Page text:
With all the billions spent on research in the medical field, along come the Anglo - Saxons to show them how it's done. I wonder how many other cures have been lost to time?


You are God damn right. These cures are INTENTIONALLY lost.

Just about every disease can be treated by the plants and trees that grow on this planet.



posted on Mar, 31 2015 @ 02:53 AM
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originally posted by: Elton
Cool find, here is the recipe:

Equal amounts of garlic and another allium (onion or leek), finely chopped and crushed in a mortar for two minutes.

Add 25ml (0.87 fl oz) of English wine - taken from a historic vineyard near Glastonbury.

Dissolve bovine salts in distilled water, add and then keep chilled for nine days at 4C.



You forgot "in a brass vessel". Without the brass, it doesn't work either.



posted on Mar, 31 2015 @ 02:58 AM
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originally posted by: PorteurDeMort
With all the billions spent on research in the medical field, along come the Anglo - Saxons to show them how it's done. I wonder how many other cures have been lost to time?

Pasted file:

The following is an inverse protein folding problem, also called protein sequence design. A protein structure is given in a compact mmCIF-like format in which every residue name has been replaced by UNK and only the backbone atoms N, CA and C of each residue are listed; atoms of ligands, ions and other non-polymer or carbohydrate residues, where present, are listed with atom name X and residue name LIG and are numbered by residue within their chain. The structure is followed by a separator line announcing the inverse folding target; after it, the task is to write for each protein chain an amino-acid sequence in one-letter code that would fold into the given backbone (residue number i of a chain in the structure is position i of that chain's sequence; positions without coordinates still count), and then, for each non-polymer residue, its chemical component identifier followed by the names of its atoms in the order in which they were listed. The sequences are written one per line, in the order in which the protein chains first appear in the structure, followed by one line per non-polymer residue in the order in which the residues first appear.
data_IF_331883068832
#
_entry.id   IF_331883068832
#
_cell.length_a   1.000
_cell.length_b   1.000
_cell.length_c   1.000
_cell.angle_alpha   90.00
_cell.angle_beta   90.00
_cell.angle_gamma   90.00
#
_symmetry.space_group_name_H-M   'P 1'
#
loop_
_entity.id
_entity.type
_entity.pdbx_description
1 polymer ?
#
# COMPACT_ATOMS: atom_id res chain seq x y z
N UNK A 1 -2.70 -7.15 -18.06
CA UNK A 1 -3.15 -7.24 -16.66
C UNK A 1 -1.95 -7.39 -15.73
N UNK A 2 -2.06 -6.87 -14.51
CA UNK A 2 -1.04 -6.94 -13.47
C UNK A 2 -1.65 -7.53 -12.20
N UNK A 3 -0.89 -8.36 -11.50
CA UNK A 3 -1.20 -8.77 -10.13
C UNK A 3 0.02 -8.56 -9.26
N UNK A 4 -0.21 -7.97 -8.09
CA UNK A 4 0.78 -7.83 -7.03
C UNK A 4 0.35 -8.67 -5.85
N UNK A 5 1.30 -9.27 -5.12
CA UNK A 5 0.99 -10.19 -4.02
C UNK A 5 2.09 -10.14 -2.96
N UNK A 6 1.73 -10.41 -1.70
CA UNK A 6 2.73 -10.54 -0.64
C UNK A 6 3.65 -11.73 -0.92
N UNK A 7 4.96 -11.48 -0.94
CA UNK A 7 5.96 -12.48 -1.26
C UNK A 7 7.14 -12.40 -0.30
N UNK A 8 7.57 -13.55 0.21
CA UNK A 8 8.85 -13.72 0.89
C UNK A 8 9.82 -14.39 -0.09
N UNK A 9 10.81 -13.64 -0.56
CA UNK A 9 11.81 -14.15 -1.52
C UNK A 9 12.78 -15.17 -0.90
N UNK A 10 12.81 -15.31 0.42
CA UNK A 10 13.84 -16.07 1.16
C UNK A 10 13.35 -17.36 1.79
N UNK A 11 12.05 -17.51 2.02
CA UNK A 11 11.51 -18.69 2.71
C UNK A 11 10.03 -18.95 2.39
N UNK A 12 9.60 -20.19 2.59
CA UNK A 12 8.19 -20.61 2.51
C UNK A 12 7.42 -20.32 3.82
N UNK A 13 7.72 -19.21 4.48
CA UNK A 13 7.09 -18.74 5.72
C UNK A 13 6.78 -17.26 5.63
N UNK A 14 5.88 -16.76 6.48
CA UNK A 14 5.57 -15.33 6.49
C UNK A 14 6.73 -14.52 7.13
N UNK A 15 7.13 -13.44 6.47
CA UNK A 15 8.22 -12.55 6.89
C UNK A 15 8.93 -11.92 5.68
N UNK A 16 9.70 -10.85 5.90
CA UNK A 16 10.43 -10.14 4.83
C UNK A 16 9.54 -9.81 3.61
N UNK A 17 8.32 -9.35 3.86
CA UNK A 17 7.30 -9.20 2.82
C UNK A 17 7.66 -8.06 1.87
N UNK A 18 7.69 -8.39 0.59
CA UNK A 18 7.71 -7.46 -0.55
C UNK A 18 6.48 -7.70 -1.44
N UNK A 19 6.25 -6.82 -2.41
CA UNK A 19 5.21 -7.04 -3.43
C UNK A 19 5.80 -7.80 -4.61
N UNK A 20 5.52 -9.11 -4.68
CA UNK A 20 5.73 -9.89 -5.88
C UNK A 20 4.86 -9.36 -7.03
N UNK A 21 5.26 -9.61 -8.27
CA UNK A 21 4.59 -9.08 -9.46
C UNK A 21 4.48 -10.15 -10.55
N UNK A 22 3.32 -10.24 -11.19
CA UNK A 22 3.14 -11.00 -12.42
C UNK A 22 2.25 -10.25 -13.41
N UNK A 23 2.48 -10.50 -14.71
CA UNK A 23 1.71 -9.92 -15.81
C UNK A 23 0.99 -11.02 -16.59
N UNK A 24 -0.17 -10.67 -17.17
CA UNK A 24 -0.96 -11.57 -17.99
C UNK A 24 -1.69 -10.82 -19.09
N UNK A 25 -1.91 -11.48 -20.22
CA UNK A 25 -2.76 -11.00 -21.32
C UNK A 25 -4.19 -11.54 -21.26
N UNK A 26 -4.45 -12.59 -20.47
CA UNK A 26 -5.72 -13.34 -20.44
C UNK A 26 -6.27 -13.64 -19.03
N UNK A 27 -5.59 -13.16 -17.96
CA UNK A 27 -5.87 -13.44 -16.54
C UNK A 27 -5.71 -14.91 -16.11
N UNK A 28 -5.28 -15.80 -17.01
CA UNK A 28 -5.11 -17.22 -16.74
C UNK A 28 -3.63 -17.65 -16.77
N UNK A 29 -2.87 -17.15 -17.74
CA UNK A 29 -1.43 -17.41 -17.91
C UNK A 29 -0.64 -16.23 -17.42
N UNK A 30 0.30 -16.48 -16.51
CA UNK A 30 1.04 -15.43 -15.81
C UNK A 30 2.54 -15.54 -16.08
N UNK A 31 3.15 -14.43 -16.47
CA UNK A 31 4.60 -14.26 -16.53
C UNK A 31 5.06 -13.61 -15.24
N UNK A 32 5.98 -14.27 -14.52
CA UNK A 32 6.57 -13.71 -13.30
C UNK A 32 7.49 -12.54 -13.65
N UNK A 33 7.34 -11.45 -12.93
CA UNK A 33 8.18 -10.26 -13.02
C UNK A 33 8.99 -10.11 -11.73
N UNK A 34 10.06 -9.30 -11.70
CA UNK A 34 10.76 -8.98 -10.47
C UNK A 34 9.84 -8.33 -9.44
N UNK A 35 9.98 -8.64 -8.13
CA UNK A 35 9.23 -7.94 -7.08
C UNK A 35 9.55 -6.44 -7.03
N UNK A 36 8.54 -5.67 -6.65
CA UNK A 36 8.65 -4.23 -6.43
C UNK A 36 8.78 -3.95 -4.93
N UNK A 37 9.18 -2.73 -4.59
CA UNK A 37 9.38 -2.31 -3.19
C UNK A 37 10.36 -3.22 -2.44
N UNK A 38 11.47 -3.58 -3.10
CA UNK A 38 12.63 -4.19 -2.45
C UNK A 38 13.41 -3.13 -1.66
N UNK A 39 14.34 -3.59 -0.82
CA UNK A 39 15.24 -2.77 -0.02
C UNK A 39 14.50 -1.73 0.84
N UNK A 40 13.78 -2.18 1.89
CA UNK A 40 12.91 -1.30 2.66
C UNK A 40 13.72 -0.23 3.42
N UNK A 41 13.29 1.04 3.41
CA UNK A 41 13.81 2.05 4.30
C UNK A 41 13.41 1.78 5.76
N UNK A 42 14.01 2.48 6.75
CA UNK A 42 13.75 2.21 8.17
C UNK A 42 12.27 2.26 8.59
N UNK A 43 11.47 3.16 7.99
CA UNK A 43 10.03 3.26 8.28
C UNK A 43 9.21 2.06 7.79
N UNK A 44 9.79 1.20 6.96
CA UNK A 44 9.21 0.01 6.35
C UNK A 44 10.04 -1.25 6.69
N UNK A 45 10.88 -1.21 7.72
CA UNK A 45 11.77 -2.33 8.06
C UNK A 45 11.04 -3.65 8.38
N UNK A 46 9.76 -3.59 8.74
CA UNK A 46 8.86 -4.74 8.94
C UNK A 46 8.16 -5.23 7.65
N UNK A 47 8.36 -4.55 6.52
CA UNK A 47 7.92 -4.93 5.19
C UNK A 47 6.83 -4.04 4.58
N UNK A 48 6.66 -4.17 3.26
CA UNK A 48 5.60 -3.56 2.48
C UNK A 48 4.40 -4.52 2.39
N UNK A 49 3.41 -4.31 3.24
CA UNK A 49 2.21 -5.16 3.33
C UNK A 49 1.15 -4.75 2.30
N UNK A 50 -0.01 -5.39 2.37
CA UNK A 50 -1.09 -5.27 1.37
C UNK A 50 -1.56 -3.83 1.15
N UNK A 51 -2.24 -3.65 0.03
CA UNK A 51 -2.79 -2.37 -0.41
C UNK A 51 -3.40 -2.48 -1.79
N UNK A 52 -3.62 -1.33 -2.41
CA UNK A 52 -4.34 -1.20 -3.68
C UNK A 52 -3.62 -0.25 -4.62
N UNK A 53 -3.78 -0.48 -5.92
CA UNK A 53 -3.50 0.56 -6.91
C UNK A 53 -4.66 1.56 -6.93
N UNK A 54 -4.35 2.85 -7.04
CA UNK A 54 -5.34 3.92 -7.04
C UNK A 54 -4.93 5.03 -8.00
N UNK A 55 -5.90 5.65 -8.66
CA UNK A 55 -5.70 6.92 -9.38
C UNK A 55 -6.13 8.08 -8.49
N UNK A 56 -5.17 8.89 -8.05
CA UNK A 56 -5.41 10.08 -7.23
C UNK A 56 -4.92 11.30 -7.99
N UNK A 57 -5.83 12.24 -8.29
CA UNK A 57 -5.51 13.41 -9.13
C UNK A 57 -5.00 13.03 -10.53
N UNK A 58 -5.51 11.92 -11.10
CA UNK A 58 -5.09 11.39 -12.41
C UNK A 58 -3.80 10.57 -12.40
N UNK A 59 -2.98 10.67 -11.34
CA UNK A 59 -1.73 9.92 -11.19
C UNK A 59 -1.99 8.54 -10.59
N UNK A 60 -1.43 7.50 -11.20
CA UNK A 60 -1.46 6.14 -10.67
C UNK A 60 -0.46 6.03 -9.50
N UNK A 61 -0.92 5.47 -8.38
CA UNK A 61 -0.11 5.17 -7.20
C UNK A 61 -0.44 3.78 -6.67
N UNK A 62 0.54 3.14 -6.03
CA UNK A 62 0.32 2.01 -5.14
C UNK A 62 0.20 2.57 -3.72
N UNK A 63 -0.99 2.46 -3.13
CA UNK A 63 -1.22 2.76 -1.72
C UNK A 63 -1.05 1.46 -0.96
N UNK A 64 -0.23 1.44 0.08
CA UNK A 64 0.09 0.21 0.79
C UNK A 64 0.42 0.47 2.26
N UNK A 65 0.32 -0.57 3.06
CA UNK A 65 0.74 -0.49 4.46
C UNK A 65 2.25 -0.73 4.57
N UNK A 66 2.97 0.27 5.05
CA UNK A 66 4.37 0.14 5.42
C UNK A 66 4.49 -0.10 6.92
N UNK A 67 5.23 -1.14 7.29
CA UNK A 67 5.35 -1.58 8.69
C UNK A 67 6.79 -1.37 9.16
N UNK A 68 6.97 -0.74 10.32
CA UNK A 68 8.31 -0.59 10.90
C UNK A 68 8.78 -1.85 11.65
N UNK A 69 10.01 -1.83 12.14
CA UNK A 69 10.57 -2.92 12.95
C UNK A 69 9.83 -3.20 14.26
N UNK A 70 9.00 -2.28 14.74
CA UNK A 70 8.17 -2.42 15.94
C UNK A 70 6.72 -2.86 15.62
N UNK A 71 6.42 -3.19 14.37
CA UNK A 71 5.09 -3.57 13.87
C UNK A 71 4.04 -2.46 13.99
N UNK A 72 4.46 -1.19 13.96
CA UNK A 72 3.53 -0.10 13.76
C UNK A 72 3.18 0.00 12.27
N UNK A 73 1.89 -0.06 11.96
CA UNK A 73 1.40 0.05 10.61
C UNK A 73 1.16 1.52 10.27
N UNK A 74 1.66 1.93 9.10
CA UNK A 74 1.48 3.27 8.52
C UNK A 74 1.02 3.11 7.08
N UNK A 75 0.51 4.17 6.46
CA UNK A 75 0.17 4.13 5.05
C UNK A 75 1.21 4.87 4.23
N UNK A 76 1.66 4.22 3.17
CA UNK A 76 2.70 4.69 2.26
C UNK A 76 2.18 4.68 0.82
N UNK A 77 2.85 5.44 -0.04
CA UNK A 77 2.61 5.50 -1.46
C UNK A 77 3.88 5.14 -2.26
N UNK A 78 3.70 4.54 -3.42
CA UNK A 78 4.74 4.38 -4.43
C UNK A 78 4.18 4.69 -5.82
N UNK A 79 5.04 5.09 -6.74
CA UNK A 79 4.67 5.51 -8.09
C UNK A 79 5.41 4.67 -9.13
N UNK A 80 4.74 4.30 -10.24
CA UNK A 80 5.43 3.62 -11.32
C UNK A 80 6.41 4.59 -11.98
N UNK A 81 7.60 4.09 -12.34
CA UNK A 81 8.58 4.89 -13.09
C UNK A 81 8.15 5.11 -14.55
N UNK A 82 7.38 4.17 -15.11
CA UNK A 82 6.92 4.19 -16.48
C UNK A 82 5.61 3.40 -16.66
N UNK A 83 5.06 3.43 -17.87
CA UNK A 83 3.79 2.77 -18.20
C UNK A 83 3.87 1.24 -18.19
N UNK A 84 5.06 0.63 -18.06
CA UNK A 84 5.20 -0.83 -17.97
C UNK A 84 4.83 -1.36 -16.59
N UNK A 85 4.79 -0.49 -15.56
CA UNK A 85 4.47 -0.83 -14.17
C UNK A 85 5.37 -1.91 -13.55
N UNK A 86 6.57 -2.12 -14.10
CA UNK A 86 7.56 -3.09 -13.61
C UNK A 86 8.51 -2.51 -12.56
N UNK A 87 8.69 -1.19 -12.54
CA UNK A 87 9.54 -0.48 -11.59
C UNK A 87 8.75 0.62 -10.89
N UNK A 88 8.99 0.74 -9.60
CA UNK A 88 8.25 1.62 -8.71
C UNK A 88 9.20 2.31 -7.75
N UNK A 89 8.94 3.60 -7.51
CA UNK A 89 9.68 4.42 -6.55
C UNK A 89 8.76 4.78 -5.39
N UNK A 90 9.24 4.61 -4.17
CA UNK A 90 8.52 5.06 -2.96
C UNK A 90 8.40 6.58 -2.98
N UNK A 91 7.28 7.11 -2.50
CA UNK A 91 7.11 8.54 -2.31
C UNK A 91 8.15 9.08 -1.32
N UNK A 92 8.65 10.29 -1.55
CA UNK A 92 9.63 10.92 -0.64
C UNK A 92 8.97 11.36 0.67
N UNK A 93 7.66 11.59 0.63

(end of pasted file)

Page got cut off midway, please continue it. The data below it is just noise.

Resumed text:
The problem is the amount of horse-dook that they're embedded in.

If you sort through old grimoires and powwow books, there are some things in there that seem pretty straightforward, others are outlandish. It's likely that some of the less wacky ones work to some extent.



posted on Mar, 31 2015 @ 03:24 AM
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Whilst interesting, it's hardly shocking. It's well known that garlic and onions have anti-bacterial qualities and has been for centuries - hence why it is in Bald's Leechbook.

I also doubt that ancient English knew why it worked, how it worked or that it would be effective in dealing with a 21st century superbug.

It's also worth noting that modern concoctions can kill MRSA as well and better than 90% - they can cure you of it.

So, interesting bit of news but that's about it really. It might open a few new avenues to explore in antibacterial science, but you won't be seeing this treatment in your Hospital anytime soon.

On a side note though, speaking of ancient treatments, the NHS has started to look at using maggots again (after falling out of favour with Doctors in the 1800's) to treat necrotic wounds.



posted on Mar, 31 2015 @ 05:23 AM
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Well done the Anglo Saxons, good to see we did some things right!

That said, lets not get too carried away by Anglo Saxon (and generally ancient) medicine eh? As with everything, there is the good, the bad and the downright ugly. For example, by the early medieval it was not unheard of for cow dung to be used to pack open wounds......to stop infection......yeah, i know......

The Romans and Greeks favoured goose fat infused with garlic to treat burns, which is another that seems to have merit.